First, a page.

THE WATERMELON KING
Wallace returns to Ashland, Ala., the setting of his debut novel, Big Fish, with this fable about a young man discovering his roots in a Southern town with a dark tradition. Eighteen-year-old Thomas Rider knows nothing about his parents, except that his mother, Lucy, died while giving birth to him in Ashland. He heads to the town to quiz the locals, whose testimonies reveal that the beautiful Lucy was much admired by the men in town when she arrived from Birmingham to look after her rich father's property. Yet as she learned more about Ashland, Lucy (who, like most Ashlanders, is white) became appalled at the town's racism, its narrow-mindedness and above all, its yearly fertility rite: the town held a festival during which the oldest male virgin was deflowered in a watermelon field. Lucy deemed the ritual barbaric, and sabotaged it by announcing that she was pregnant by the mildly retarded pariah, Iggy Winslow, who was to be that year's virgin. The celebration had to be canceled, and Ashland's crops promptly died out. Thomas learns not only his mother's story, but also the true identity of his father—and he also has an opportunity to revive the watermelon crop. Wallace never quite finds the right tone for this over-the-top fantasy, which is sometimes more sentimental kitsch than Southern gothic. Lucy's moral certitude is presented simplistically (she's kind to black folks and the village idiot). It's hard to take seriously her outrage over the comical fertility ritual. Overall, this is a slight misstep from an author with much more potential than is demonstrated here. Rights sold in France, Germany, Japan and the Netherlands. (Mar.)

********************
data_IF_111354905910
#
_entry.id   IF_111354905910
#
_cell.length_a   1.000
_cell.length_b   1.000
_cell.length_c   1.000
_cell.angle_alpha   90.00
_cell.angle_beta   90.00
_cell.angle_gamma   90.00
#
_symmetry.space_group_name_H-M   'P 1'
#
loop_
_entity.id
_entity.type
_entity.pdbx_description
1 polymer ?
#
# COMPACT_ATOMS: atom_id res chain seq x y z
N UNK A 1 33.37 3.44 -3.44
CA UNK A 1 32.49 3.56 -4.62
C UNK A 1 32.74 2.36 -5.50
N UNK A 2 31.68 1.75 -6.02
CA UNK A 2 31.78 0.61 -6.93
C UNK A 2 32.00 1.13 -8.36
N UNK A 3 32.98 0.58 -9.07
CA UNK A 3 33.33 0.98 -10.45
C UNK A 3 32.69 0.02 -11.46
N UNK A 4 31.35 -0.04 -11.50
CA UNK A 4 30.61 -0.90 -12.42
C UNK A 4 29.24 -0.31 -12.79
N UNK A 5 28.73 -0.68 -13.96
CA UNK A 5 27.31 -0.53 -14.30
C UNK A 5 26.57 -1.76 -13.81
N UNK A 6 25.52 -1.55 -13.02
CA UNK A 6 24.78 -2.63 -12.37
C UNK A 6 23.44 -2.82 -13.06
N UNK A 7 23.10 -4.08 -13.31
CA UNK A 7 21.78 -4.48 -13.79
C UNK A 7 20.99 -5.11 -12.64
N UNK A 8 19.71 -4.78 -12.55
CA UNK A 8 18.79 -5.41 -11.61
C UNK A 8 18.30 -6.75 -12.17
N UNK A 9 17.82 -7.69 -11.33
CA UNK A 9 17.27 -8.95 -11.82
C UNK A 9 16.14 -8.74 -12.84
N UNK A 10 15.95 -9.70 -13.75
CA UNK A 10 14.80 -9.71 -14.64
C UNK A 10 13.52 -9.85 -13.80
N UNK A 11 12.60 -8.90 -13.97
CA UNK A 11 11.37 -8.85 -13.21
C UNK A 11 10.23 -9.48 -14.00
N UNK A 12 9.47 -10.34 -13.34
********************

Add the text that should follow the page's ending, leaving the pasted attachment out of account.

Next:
Forecast:Now in production, the movie of Big Fish, directed by Tim Burton, with Albert Finney and Ewan McGregor, will when released draw attention to Wallace's work.
Release date: 02/01/2003